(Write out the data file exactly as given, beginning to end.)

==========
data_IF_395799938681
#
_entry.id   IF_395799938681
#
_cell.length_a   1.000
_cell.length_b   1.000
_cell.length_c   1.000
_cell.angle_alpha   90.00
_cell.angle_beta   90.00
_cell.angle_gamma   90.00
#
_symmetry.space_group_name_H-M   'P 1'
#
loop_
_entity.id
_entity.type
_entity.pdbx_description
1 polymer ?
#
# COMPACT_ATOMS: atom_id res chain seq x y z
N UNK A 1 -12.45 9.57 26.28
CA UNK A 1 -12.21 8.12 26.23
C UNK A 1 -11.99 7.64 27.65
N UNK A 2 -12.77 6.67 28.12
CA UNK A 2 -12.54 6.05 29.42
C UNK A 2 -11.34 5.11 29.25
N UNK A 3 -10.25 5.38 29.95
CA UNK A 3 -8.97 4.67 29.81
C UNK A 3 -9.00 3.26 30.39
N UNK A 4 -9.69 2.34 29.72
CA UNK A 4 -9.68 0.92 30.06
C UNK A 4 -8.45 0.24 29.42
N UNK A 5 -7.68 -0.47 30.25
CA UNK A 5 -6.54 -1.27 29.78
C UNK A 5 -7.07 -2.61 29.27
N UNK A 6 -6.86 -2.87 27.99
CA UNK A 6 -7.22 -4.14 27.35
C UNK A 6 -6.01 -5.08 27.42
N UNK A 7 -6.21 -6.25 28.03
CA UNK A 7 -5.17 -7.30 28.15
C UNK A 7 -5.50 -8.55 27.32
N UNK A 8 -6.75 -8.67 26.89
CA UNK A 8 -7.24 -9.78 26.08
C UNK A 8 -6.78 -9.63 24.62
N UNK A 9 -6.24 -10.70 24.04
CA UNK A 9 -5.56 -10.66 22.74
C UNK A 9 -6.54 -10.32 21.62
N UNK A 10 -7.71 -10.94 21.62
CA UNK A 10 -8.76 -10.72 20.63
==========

data_IF_395799938681
#
_entry.id   IF_395799938681
#
_cell.length_a   1.000
_cell.length_b   1.000
_cell.length_c   1.000
_cell.angle_alpha   90.00
_cell.angle_beta   90.00
_cell.angle_gamma   90.00
#
_symmetry.space_group_name_H-M   'P 1'
#
loop_
_entity.id
_entity.type
_entity.pdbx_description
1 polymer ?
#
# COMPACT_ATOMS: atom_id res chain seq x y z
N UNK A 1 -12.45 9.57 26.28
CA UNK A 1 -12.21 8.12 26.23
C UNK A 1 -11.99 7.64 27.65
N UNK A 2 -12.77 6.67 28.12
CA UNK A 2 -12.54 6.05 29.42
C UNK A 2 -11.34 5.11 29.25
N UNK A 3 -10.25 5.38 29.95
CA UNK A 3 -8.97 4.67 29.81
C UNK A 3 -9.00 3.26 30.39
N UNK A 4 -9.69 2.34 29.72
CA UNK A 4 -9.68 0.92 30.06
C UNK A 4 -8.45 0.24 29.42
N UNK A 5 -7.68 -0.47 30.25
CA UNK A 5 -6.54 -1.27 29.78
C UNK A 5 -7.07 -2.61 29.27
N UNK A 6 -6.86 -2.87 27.99
CA UNK A 6 -7.22 -4.14 27.35
C UNK A 6 -6.01 -5.08 27.42
N UNK A 7 -6.21 -6.25 28.03
CA UNK A 7 -5.17 -7.30 28.15
C UNK A 7 -5.50 -8.55 27.32
N UNK A 8 -6.75 -8.67 26.89
CA UNK A 8 -7.24 -9.78 26.08
C UNK A 8 -6.78 -9.63 24.62
N UNK A 9 -6.24 -10.70 24.04
CA UNK A 9 -5.56 -10.66 22.74
C UNK A 9 -6.54 -10.32 21.62
N UNK A 10 -7.71 -10.94 21.62
CA UNK A 10 -8.76 -10.72 20.63